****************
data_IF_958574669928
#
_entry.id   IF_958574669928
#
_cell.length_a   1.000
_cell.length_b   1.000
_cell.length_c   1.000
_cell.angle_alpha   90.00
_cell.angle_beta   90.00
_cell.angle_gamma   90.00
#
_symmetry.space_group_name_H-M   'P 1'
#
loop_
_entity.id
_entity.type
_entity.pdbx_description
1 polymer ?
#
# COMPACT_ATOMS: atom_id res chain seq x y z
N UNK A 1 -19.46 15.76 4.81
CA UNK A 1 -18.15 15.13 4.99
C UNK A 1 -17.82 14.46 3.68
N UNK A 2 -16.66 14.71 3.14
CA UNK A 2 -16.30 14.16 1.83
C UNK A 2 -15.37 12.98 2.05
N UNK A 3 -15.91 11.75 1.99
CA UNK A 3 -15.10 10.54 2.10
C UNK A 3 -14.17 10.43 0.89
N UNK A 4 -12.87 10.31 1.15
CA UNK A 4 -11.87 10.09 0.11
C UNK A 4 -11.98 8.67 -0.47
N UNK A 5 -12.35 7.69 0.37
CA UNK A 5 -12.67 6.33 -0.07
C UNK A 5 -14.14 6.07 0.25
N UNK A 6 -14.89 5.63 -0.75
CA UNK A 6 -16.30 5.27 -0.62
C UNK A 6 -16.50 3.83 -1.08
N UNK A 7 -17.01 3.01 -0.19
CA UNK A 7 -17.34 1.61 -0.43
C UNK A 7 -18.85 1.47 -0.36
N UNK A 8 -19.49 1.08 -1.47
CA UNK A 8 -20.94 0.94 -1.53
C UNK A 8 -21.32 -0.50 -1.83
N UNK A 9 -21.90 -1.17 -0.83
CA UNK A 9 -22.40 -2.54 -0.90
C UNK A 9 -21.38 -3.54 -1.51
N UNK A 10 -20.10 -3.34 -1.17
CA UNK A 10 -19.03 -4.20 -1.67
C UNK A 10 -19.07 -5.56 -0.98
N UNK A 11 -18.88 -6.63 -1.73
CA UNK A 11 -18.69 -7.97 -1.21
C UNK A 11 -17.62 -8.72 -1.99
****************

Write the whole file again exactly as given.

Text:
data_IF_958574669928
#
_entry.id   IF_958574669928
#
_cell.length_a   1.000
_cell.length_b   1.000
_cell.length_c   1.000
_cell.angle_alpha   90.00
_cell.angle_beta   90.00
_cell.angle_gamma   90.00
#
_symmetry.space_group_name_H-M   'P 1'
#
loop_
_entity.id
_entity.type
_entity.pdbx_description
1 polymer ?
#
# COMPACT_ATOMS: atom_id res chain seq x y z
N UNK A 1 -19.46 15.76 4.81
CA UNK A 1 -18.15 15.13 4.99
C UNK A 1 -17.82 14.46 3.68
N UNK A 2 -16.66 14.71 3.14
CA UNK A 2 -16.30 14.16 1.83
C UNK A 2 -15.37 12.98 2.05
N UNK A 3 -15.91 11.75 1.99
CA UNK A 3 -15.10 10.54 2.10
C UNK A 3 -14.17 10.43 0.89
N UNK A 4 -12.87 10.31 1.15
CA UNK A 4 -11.87 10.09 0.11
C UNK A 4 -11.98 8.67 -0.47
N UNK A 5 -12.35 7.69 0.37
CA UNK A 5 -12.67 6.33 -0.07
C UNK A 5 -14.14 6.07 0.25
N UNK A 6 -14.89 5.63 -0.75
CA UNK A 6 -16.30 5.27 -0.62
C UNK A 6 -16.50 3.83 -1.08
N UNK A 7 -17.01 3.01 -0.19
CA UNK A 7 -17.34 1.61 -0.43
C UNK A 7 -18.85 1.47 -0.36
N UNK A 8 -19.49 1.08 -1.47
CA UNK A 8 -20.94 0.94 -1.53
C UNK A 8 -21.32 -0.50 -1.83
N UNK A 9 -21.90 -1.17 -0.83
CA UNK A 9 -22.40 -2.54 -0.90
C UNK A 9 -21.38 -3.54 -1.51
N UNK A 10 -20.10 -3.34 -1.17
CA UNK A 10 -19.03 -4.20 -1.67
C UNK A 10 -19.07 -5.56 -0.98
N UNK A 11 -18.88 -6.63 -1.73
CA UNK A 11 -18.69 -7.97 -1.21
C UNK A 11 -17.62 -8.72 -1.99